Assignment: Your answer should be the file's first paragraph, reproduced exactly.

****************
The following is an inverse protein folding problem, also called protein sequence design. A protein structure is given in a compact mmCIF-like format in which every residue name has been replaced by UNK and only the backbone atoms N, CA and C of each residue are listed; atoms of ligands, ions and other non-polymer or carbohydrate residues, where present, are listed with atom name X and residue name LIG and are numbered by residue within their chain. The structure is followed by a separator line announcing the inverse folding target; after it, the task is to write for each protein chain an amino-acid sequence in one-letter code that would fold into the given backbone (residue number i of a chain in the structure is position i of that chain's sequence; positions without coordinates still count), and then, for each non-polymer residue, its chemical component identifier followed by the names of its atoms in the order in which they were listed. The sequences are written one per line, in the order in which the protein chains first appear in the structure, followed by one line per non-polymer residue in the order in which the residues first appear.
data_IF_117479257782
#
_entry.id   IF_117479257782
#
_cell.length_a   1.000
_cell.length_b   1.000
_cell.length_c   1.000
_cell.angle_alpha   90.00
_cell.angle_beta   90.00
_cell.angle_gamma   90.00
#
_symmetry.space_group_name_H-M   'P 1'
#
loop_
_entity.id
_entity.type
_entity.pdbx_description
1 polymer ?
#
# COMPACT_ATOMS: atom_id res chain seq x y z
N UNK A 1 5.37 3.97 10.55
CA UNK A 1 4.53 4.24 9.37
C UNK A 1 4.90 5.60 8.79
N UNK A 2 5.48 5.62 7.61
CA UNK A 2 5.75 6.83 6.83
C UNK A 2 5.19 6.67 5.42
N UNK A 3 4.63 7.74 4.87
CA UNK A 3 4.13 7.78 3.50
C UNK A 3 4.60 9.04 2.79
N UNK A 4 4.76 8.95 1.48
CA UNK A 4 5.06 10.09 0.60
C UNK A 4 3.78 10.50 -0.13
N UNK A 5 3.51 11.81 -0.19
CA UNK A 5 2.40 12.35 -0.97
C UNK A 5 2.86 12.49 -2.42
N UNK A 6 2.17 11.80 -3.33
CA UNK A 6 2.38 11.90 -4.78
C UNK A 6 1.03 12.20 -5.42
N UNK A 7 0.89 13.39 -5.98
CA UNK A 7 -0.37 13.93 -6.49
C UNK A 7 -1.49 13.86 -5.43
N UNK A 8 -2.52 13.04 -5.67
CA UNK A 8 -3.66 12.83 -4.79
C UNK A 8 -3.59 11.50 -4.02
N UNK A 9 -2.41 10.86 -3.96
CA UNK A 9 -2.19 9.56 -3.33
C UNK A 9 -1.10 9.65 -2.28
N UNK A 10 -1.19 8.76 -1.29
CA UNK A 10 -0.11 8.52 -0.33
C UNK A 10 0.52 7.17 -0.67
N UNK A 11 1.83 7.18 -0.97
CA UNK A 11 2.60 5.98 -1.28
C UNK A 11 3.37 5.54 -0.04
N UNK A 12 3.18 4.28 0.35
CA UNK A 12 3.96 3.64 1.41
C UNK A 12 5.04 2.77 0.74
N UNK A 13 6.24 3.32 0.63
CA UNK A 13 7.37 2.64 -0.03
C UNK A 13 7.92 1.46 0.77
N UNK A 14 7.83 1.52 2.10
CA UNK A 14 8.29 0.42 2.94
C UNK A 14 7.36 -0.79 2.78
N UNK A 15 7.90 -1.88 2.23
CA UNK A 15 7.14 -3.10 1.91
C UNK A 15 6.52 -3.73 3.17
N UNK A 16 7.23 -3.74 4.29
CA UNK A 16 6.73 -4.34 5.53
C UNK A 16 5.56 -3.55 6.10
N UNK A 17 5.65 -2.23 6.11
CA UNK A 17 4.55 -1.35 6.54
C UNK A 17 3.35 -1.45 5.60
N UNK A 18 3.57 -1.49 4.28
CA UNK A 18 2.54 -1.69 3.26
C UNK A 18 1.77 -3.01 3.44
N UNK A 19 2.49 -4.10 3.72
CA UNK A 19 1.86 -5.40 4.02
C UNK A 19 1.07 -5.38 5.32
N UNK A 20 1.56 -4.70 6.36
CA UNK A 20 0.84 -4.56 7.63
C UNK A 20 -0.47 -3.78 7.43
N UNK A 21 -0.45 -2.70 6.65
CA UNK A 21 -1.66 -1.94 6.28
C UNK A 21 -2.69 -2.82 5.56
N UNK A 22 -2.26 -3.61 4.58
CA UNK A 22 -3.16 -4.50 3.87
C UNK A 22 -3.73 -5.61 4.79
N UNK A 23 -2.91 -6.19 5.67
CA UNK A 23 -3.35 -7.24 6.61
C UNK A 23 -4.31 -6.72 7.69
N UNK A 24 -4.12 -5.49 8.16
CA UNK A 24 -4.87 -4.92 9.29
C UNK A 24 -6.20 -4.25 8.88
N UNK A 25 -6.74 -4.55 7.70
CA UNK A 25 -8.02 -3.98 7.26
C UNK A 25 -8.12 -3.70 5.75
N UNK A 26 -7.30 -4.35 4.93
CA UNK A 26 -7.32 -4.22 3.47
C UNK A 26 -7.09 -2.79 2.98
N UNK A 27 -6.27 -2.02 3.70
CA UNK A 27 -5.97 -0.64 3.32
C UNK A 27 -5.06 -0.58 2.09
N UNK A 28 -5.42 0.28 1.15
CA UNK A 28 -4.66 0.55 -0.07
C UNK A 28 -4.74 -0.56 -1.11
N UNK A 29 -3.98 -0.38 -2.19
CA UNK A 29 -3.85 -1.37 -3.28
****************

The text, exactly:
The following is an inverse protein folding problem, also called protein sequence design. A protein structure is given in a compact mmCIF-like format in which every residue name has been replaced by UNK and only the backbone atoms N, CA and C of each residue are listed; atoms of ligands, ions and other non-polymer or carbohydrate residues, where present, are listed with atom name X and residue name LIG and are numbered by residue within their chain. The structure is followed by a separator line announcing the inverse folding target; after it, the task is to write for each protein chain an amino-acid sequence in one-letter code that would fold into the given backbone (residue number i of a chain in the structure is position i of that chain's sequence; positions without coordinates still count), and then, for each non-polymer residue, its chemical component identifier followed by the names of its atoms in the order in which they were listed. The sequences are written one per line, in the order in which the protein chains first appear in the structure, followed by one line per non-polymer residue in the order in which the residues first appear.